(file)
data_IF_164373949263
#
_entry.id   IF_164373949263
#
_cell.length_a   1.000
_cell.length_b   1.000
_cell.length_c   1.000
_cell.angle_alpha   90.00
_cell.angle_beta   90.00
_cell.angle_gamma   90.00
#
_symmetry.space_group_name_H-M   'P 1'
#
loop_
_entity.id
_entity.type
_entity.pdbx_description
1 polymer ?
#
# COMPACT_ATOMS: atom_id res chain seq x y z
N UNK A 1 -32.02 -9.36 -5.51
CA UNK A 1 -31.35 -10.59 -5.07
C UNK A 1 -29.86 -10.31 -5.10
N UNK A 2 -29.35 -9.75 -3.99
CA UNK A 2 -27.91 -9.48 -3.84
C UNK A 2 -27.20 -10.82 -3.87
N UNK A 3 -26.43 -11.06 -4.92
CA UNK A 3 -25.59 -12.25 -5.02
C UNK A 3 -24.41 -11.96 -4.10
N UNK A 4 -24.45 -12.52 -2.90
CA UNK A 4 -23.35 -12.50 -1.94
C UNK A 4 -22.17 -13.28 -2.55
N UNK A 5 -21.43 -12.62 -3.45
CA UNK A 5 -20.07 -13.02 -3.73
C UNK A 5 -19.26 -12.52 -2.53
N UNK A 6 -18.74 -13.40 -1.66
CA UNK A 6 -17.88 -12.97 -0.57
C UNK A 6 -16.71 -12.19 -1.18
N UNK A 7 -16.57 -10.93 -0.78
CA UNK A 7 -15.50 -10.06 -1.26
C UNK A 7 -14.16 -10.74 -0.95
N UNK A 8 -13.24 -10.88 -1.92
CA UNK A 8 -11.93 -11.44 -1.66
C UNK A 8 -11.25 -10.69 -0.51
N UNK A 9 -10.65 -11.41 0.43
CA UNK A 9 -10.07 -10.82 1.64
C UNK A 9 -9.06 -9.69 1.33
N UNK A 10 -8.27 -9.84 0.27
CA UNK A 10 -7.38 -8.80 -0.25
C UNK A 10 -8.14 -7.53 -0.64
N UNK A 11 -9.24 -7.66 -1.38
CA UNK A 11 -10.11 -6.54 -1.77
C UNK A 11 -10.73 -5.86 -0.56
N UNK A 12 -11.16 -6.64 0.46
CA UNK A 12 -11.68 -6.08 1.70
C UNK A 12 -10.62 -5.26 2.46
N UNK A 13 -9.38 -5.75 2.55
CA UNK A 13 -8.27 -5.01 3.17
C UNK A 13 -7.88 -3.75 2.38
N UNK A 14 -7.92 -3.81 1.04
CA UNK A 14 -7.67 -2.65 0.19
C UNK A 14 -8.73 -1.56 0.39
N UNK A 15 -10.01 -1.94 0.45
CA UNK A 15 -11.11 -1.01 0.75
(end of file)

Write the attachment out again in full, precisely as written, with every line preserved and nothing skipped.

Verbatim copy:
data_IF_164373949263
#
_entry.id   IF_164373949263
#
_cell.length_a   1.000
_cell.length_b   1.000
_cell.length_c   1.000
_cell.angle_alpha   90.00
_cell.angle_beta   90.00
_cell.angle_gamma   90.00
#
_symmetry.space_group_name_H-M   'P 1'
#
loop_
_entity.id
_entity.type
_entity.pdbx_description
1 polymer ?
#
# COMPACT_ATOMS: atom_id res chain seq x y z
N UNK A 1 -32.02 -9.36 -5.51
CA UNK A 1 -31.35 -10.59 -5.07
C UNK A 1 -29.86 -10.31 -5.10
N UNK A 2 -29.35 -9.75 -3.99
CA UNK A 2 -27.91 -9.48 -3.84
C UNK A 2 -27.20 -10.82 -3.87
N UNK A 3 -26.43 -11.06 -4.92
CA UNK A 3 -25.59 -12.25 -5.02
C UNK A 3 -24.41 -11.96 -4.10
N UNK A 4 -24.45 -12.52 -2.90
CA UNK A 4 -23.35 -12.50 -1.94
C UNK A 4 -22.17 -13.28 -2.55
N UNK A 5 -21.43 -12.62 -3.45
CA UNK A 5 -20.07 -13.02 -3.73
C UNK A 5 -19.26 -12.52 -2.53
N UNK A 6 -18.74 -13.40 -1.66
CA UNK A 6 -17.88 -12.97 -0.57
C UNK A 6 -16.71 -12.19 -1.18
N UNK A 7 -16.57 -10.93 -0.78
CA UNK A 7 -15.50 -10.06 -1.26
C UNK A 7 -14.16 -10.74 -0.95
N UNK A 8 -13.24 -10.88 -1.92
CA UNK A 8 -11.93 -11.44 -1.66
C UNK A 8 -11.25 -10.69 -0.51
N UNK A 9 -10.65 -11.41 0.43
CA UNK A 9 -10.07 -10.82 1.64
C UNK A 9 -9.06 -9.69 1.33
N UNK A 10 -8.27 -9.84 0.27
CA UNK A 10 -7.38 -8.80 -0.25
C UNK A 10 -8.14 -7.53 -0.64
N UNK A 11 -9.24 -7.66 -1.38
CA UNK A 11 -10.11 -6.54 -1.77
C UNK A 11 -10.73 -5.86 -0.56
N UNK A 12 -11.16 -6.64 0.46
CA UNK A 12 -11.68 -6.08 1.70
C UNK A 12 -10.62 -5.26 2.46
N UNK A 13 -9.38 -5.75 2.55
CA UNK A 13 -8.27 -5.01 3.17
C UNK A 13 -7.88 -3.75 2.38
N UNK A 14 -7.92 -3.81 1.04
CA UNK A 14 -7.67 -2.65 0.19
C UNK A 14 -8.73 -1.56 0.39
N UNK A 15 -10.01 -1.94 0.45
CA UNK A 15 -11.11 -1.01 0.75